Tottenham Hotspur said on Monday that it had fired José Mourinho, the manager it hired as the closest thing European soccer has to a guarantee of trophies, six days before he was to contest his first major final with the club.
Spurs appointed the Portuguese manager in November 2019 in the hope that he would turn the team into serial contenders for honors. He was, as the club’s chairman, Daniel Levy, explained, “one of the most accomplished managers in world football,” and had delivered success at every previous stop in his illustrious career, winning championships at F.C. Porto, Chelsea (twice), Inter Milan and Real Madrid.
His 17 months in North London, though, have been anticlimactic. The club finished sixth last season, and sits one place lower in the current standings after a run of just one win in its last five Premier League games. In that time, Mourinho also suffered what he described as one of the most humiliating nights of his career: an exit from the Europa League at the hands of Dinamo Zagreb.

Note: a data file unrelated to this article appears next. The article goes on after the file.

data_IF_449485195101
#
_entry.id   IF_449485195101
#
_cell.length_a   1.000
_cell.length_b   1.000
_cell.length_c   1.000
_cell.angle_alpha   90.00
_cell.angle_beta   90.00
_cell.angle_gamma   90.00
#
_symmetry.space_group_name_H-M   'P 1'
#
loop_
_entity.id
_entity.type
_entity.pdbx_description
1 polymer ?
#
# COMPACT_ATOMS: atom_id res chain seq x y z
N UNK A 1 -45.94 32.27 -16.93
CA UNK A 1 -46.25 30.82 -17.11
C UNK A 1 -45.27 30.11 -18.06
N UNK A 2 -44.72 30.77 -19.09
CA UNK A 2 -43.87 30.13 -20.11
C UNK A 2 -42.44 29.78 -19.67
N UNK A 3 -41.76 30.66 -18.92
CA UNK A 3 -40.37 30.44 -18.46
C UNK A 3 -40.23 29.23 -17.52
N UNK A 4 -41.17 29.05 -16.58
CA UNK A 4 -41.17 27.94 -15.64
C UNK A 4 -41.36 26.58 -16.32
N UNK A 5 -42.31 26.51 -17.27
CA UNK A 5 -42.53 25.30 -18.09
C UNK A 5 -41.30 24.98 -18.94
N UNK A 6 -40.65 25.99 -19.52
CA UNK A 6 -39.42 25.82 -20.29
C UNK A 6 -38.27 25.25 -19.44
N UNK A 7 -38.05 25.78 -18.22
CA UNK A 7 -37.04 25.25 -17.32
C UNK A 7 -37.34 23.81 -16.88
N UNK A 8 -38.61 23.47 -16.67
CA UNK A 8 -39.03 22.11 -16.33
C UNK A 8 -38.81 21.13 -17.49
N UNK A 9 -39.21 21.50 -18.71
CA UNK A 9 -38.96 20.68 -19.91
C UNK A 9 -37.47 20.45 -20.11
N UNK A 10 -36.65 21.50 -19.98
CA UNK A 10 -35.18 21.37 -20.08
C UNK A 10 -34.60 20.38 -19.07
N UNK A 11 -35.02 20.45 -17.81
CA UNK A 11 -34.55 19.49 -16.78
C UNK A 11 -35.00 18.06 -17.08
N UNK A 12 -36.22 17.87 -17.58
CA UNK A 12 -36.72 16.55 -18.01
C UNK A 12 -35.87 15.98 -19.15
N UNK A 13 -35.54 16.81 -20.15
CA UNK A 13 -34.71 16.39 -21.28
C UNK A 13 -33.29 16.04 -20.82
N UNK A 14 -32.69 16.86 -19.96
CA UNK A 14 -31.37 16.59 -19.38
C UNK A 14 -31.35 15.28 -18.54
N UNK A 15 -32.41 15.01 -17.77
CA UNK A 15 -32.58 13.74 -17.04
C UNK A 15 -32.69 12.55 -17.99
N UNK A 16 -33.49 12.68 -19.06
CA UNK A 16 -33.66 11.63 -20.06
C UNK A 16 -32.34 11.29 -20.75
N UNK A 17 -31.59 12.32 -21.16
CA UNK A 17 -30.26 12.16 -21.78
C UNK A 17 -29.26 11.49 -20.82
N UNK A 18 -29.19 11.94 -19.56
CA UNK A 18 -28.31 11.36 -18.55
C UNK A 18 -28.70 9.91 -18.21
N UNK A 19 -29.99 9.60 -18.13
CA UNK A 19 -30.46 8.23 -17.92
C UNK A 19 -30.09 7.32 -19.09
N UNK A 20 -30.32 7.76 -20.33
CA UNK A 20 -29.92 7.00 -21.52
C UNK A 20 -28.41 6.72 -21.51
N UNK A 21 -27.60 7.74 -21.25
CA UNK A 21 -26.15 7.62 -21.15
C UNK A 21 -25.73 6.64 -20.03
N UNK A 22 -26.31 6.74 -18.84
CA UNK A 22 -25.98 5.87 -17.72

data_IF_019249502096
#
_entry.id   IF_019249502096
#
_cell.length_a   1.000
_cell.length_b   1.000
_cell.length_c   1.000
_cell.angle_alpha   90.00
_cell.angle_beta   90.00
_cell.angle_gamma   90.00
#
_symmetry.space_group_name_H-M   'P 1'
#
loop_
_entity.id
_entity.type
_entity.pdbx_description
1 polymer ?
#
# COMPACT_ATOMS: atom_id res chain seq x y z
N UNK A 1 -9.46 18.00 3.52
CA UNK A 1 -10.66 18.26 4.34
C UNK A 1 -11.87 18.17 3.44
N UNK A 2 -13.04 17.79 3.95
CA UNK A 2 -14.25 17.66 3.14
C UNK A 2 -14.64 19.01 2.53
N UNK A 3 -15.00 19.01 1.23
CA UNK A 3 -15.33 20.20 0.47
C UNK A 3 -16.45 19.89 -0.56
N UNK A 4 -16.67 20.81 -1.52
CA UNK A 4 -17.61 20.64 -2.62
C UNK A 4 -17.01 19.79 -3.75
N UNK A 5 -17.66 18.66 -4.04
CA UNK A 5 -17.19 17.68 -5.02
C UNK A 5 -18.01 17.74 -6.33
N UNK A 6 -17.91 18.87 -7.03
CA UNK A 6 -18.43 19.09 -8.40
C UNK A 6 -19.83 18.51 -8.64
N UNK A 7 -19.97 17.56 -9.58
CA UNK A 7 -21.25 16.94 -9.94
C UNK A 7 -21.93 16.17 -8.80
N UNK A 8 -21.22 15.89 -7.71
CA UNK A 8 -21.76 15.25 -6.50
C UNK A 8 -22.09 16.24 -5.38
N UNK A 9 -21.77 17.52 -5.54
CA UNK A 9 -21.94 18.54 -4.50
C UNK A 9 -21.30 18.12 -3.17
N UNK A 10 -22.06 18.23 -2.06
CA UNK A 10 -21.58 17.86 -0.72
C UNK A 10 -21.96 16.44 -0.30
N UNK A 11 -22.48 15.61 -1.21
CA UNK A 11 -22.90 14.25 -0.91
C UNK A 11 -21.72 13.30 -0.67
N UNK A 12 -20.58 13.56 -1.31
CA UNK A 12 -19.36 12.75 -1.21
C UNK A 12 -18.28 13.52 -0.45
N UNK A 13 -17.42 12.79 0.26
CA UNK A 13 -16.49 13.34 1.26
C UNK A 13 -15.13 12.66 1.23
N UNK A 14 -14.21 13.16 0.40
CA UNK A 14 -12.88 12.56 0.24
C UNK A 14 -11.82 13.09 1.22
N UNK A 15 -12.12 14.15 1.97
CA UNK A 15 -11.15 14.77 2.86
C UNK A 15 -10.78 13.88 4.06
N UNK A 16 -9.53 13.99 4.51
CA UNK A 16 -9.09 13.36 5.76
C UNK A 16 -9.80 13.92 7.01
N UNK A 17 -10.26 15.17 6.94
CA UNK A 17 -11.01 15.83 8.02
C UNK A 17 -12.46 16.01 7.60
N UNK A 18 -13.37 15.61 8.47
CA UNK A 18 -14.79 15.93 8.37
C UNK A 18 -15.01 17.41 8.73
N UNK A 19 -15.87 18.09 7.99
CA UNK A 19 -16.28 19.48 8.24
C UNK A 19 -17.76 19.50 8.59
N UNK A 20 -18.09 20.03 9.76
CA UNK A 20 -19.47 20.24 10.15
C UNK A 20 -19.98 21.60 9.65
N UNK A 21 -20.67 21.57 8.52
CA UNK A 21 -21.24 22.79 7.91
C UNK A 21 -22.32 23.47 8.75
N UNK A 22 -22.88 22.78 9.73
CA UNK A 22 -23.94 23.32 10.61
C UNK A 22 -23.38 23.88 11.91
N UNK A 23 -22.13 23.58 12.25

Tottenham’s players had been growing increasingly restless under his reign, taking particular exception at his frequent attempts to blame them for Spurs’ struggles, rather than accepting at least a portion of the responsibility for himself. Last week, when asked why his team did not have the defensive solidity of some of his championship-winning sides, he responded: “Same coach, different players.”
Levy decided on Friday night — after a 2-2 draw with Everton — to part company with Mourinho, appointing two of his coaching staff, Ryan Mason and Chris Powell, to take charge of the club for the remainder of the season.
Their first week will end with Sunday’s league cup final, the first domestic trophy to be decided in England, against Manchester City — precisely the sort of occasion that Mourinho was hired to reach and to win. He will not, now, be given the chance.